The United States and Taiwan on Wednesday, 17 August, agreed to commence trade talks with the objective to reach "economically meaningful outcomes," Reuters reported.
This is yet another sign of Washington's support to Taipei, after US House Speaker Nancy Pelosi led a delegation of lawmakers to Taiwan, sparking an angry reaction from Beijing that included military drills, that is, warships and warplanes being sent across the median line of the Taiwan Strait.
Additionally, a five-member delegation led by Democratic Senator Ed Markey visited Taiwan on Sunday and Monday earlier this week, as part of a larger visit to Asia.
Nevertheless, the US and Taiwan have unveiled an initiative, called the US-Taiwan Initiative on 21st-Century Trade in June, just a few days after the Biden administration excluded the island from its Asia-centric economic plan designed to curtail Beijing's rise.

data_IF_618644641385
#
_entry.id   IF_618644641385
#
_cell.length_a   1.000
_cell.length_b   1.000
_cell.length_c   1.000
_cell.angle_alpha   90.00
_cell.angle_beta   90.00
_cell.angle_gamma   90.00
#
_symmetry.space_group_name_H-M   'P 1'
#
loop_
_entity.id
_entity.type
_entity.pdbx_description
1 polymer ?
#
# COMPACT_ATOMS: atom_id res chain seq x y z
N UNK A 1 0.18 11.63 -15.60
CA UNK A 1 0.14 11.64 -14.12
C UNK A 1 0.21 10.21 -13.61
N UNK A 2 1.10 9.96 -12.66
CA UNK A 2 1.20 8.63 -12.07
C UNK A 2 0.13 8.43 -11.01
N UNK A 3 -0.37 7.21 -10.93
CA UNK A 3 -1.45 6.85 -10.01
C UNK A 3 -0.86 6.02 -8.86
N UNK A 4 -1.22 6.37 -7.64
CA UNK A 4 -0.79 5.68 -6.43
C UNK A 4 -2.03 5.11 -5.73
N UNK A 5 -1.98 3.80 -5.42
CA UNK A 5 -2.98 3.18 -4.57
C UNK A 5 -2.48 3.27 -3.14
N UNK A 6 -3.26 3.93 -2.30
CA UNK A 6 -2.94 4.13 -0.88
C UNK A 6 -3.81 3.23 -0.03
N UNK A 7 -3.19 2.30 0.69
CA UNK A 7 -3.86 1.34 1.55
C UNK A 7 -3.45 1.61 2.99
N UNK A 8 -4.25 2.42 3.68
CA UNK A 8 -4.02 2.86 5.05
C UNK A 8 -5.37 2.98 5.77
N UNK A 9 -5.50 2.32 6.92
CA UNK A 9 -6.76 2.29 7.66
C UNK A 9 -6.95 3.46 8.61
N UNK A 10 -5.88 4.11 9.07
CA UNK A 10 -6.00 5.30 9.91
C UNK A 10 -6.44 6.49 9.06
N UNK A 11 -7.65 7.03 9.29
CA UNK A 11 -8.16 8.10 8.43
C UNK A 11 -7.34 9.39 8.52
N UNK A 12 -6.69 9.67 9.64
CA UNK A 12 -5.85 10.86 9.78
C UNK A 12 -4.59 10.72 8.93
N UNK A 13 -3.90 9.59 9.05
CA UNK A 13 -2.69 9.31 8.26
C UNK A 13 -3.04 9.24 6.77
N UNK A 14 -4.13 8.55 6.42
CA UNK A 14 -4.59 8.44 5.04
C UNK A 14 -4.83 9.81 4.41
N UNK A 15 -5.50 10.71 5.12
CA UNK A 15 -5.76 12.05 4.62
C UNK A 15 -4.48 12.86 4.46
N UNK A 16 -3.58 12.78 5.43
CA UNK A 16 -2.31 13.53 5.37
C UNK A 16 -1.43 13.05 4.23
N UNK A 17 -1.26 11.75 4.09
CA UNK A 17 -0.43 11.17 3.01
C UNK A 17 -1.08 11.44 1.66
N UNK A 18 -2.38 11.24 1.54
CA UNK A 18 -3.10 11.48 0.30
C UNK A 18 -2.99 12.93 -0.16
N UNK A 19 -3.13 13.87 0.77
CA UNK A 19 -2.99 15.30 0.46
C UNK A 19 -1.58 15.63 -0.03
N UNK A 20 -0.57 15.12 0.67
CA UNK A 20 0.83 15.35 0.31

"We plan to pursue an ambitious schedule for achieving high-standard commitments and meaningful outcomes covering the eleven trade areas in the negotiating mandate that will help build a fairer, more prosperous and resilient 21st-century economy," Deputy United States Trade Representative Sarah Bianchi said in a statement.
“It would be deeply destabilising and irresponsible of the PRC (People’s Republic of China) if it were to try and take steps designed to control or restrict the ability of the US or others to transit the strait or … to threaten the ability of shipping and commerce to transit the strait," US assistant secretary of state for east Asia, Daniel Kritenbrink, said in a press call, reported The Guardian.
(With inputs from Reuters and The Guardian.)
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